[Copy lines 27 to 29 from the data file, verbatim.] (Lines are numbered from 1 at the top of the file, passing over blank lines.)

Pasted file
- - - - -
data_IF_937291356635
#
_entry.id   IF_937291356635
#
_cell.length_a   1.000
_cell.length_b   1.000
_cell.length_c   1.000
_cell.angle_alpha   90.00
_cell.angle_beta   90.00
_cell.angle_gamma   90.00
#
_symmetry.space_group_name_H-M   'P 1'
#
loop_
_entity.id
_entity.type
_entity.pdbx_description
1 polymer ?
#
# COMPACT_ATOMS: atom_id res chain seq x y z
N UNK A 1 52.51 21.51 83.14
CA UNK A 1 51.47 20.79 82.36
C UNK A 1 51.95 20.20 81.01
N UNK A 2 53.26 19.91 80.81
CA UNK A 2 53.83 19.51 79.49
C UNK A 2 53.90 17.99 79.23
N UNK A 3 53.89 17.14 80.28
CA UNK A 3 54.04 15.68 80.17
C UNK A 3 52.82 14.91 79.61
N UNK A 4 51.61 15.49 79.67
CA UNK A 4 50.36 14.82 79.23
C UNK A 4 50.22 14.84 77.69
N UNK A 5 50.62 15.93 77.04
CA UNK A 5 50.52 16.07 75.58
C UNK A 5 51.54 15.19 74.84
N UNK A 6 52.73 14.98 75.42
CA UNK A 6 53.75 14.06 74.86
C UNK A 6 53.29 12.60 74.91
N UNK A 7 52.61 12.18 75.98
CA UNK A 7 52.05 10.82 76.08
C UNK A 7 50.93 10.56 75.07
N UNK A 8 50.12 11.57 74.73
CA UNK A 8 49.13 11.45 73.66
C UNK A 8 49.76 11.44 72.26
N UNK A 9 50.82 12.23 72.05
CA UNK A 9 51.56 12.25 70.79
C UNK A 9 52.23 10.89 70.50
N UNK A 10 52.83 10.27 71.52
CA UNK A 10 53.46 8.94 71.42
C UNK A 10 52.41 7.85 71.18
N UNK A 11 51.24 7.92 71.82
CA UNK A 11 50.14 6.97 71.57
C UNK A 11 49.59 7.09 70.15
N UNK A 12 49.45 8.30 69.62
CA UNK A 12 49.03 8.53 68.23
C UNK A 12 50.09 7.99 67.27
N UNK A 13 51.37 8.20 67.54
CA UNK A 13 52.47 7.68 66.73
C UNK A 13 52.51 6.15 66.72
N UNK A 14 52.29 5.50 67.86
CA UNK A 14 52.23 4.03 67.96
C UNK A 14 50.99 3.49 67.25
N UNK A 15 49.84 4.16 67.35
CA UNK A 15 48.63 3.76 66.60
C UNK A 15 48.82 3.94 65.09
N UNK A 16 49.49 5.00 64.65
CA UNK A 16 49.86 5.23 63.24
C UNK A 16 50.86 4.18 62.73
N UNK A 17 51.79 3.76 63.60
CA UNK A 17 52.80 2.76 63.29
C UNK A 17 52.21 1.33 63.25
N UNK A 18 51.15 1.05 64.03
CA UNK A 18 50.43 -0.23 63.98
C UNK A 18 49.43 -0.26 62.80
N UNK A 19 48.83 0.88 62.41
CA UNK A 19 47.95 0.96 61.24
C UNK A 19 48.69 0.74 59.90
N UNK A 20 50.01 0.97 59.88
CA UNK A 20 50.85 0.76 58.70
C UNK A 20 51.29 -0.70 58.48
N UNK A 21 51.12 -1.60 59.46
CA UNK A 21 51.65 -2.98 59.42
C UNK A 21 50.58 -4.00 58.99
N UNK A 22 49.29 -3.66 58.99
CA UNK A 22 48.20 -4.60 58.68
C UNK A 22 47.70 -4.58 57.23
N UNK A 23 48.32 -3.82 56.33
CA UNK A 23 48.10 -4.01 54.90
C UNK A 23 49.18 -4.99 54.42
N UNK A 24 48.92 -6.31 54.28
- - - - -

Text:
N UNK A 3 53.89 17.14 80.28
CA UNK A 3 54.04 15.68 80.17
C UNK A 3 52.82 14.91 79.61